BALTIMORE – State school board members were left scratching their heads Tuesday after getting a first look at the numeric formulas needed to assess the progress of programs mandated by the No Child Left Behind Act, which holds schools accountable for students’ success. A plan released Tuesday by the state Department of Education would require schools statewide to establish baseline figures for student performance based on enrollment numbers and 2002 test data. Success standards would be set for students in eight “subgroups,” including five ethnic categories and economically disadvantaged pupils, among others. The baseline, which will apply to all Maryland public schools, will likely leave the state’s poorer districts struggling to catch up to those with higher performance scores and better test participation rates. “All schools, all subgroups, have the same objective,” said Mark Moody, a former assistant state superintendent who presented the plans to the board.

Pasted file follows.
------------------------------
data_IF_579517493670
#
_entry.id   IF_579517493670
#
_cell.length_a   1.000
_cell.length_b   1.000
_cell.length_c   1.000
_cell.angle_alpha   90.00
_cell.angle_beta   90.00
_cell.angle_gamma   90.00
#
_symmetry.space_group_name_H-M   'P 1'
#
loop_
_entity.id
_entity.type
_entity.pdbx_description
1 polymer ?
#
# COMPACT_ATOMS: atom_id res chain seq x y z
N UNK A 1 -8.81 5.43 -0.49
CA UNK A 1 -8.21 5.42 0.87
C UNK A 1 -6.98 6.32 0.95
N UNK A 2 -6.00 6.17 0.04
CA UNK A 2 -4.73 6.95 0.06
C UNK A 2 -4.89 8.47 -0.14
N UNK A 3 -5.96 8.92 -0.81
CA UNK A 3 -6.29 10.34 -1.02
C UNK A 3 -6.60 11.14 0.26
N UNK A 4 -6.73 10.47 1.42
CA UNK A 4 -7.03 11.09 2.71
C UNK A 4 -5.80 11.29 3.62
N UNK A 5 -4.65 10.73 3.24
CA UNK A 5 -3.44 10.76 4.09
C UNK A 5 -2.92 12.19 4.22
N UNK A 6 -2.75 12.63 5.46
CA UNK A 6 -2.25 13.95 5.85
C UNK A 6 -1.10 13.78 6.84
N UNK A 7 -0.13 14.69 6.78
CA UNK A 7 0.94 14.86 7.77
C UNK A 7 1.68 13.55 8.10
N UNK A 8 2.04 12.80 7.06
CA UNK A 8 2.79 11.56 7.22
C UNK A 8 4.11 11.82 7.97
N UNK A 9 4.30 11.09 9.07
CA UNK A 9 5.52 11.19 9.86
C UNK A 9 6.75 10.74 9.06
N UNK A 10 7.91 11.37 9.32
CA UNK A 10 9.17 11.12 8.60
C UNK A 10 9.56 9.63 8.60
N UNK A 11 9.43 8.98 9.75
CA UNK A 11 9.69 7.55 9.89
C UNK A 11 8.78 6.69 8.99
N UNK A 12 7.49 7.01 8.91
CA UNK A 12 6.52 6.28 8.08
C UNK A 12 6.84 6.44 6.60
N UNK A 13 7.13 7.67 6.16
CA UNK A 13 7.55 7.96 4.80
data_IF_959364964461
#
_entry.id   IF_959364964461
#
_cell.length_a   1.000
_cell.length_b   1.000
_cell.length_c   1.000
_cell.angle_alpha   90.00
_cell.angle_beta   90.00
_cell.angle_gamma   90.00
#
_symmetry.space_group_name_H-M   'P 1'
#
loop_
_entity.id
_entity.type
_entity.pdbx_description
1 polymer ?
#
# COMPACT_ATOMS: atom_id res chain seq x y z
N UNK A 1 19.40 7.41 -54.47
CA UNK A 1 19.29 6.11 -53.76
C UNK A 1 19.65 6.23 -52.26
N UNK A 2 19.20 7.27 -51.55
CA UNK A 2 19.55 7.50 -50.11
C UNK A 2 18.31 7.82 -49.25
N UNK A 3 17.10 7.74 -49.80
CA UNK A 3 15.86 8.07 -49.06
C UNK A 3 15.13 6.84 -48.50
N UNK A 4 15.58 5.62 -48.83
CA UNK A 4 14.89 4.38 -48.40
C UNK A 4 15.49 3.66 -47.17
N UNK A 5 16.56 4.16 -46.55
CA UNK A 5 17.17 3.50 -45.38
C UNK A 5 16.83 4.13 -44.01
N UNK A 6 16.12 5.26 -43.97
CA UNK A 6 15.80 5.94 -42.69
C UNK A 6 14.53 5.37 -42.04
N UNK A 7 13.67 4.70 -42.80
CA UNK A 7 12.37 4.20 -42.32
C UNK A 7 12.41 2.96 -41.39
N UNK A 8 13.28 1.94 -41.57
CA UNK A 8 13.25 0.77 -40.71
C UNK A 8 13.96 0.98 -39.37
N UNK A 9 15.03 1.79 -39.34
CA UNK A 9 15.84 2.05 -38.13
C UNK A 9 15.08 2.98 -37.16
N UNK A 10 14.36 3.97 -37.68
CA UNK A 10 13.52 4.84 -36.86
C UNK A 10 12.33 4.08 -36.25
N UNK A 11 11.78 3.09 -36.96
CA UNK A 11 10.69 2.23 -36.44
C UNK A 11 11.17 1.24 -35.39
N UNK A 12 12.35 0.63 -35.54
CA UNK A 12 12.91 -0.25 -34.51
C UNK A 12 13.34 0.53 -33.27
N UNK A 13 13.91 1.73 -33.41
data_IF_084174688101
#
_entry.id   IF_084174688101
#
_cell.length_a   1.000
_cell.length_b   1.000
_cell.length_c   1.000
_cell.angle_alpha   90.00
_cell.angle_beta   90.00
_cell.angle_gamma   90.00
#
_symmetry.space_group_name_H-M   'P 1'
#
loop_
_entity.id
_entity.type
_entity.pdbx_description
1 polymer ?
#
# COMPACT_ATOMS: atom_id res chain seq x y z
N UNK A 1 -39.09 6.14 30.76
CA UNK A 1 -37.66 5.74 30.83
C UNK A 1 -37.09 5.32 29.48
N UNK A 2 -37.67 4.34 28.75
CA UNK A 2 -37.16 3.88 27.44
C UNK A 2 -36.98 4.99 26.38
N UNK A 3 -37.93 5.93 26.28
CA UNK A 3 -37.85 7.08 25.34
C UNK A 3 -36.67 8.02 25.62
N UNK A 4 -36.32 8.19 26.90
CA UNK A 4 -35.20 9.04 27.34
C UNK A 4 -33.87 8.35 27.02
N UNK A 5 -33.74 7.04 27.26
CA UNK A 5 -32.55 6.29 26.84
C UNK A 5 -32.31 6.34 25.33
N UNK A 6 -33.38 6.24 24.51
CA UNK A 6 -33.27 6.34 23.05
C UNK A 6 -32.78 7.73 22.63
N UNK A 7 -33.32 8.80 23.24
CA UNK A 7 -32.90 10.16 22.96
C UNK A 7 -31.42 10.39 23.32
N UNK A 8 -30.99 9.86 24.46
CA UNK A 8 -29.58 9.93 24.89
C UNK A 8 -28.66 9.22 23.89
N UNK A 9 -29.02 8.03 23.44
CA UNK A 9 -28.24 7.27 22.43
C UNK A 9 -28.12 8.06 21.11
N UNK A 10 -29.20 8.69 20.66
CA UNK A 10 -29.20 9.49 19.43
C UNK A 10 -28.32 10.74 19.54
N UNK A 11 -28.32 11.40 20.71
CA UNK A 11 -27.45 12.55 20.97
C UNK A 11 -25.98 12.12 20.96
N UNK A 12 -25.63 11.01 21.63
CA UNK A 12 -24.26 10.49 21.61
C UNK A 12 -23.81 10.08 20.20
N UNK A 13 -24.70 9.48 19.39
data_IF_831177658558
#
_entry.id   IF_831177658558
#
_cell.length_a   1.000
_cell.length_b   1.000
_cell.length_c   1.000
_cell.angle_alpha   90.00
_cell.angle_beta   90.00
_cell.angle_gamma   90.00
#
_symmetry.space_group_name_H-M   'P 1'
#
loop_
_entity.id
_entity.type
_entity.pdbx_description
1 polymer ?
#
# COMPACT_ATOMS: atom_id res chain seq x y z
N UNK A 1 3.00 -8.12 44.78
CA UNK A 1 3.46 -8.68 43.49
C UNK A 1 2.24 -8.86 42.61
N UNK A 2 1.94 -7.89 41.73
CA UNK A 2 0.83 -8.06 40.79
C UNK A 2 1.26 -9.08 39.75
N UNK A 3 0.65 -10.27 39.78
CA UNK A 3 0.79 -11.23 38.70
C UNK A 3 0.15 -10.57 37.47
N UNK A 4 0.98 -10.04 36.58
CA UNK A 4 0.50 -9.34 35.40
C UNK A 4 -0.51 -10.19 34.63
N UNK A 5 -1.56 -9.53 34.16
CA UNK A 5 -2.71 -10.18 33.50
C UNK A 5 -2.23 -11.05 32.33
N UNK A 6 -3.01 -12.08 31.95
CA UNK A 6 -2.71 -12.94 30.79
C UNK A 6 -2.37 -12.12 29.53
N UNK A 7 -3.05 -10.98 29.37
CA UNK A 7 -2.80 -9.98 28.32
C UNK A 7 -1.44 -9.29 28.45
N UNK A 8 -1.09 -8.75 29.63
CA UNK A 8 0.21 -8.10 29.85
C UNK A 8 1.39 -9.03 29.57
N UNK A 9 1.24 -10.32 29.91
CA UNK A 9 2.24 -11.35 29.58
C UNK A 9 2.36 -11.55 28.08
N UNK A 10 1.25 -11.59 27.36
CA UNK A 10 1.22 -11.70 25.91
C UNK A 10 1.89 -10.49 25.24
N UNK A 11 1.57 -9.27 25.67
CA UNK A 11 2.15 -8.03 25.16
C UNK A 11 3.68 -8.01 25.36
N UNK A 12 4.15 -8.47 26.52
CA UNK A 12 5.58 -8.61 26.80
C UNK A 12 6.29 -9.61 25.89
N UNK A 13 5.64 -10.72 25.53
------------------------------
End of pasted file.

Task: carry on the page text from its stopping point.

“You set the baseline once for everybody . . . Each of the eight subgroups have to perform at the minimum (level). One (under-performing) subgroup gets you in trouble.” Board members, while confused by the proposed formulas, said they held the same concerns as many school officials and teachers since No Child Left Behind Act was adopted in 2001: Some Maryland school systems could be ahead of the game in student performance, while others could be left two steps behind.
Earlier in the meeting, Prince George’s School Superintendent Iris Metts told the board she was alarmed about low test scores among African-American high school students.
“We’re not going to make gains with minority students unless we have extended academic opportunities,” she said. “We’re very committed to working as hard as we can.” State officials recognize certain school systems will be constantly working to improve their student achievement scores, Moody said. That’s what the No Child Left Behind Act requires of them. “The Legislature has said, `I understand you have a big step to take,'” Moody said, referring to under-performing school systems. “But you have to take that step.” Maryland’s plan, while still preliminary, will be presented to U.S. Department of Education officials later this week, said Ronald A. Peiffer, deputy state superintendent for academic policy. After Peiffer and Moody review formulas with federal officials, a final plan will be brought before the state board in February. – 30 – CNS-1-28-03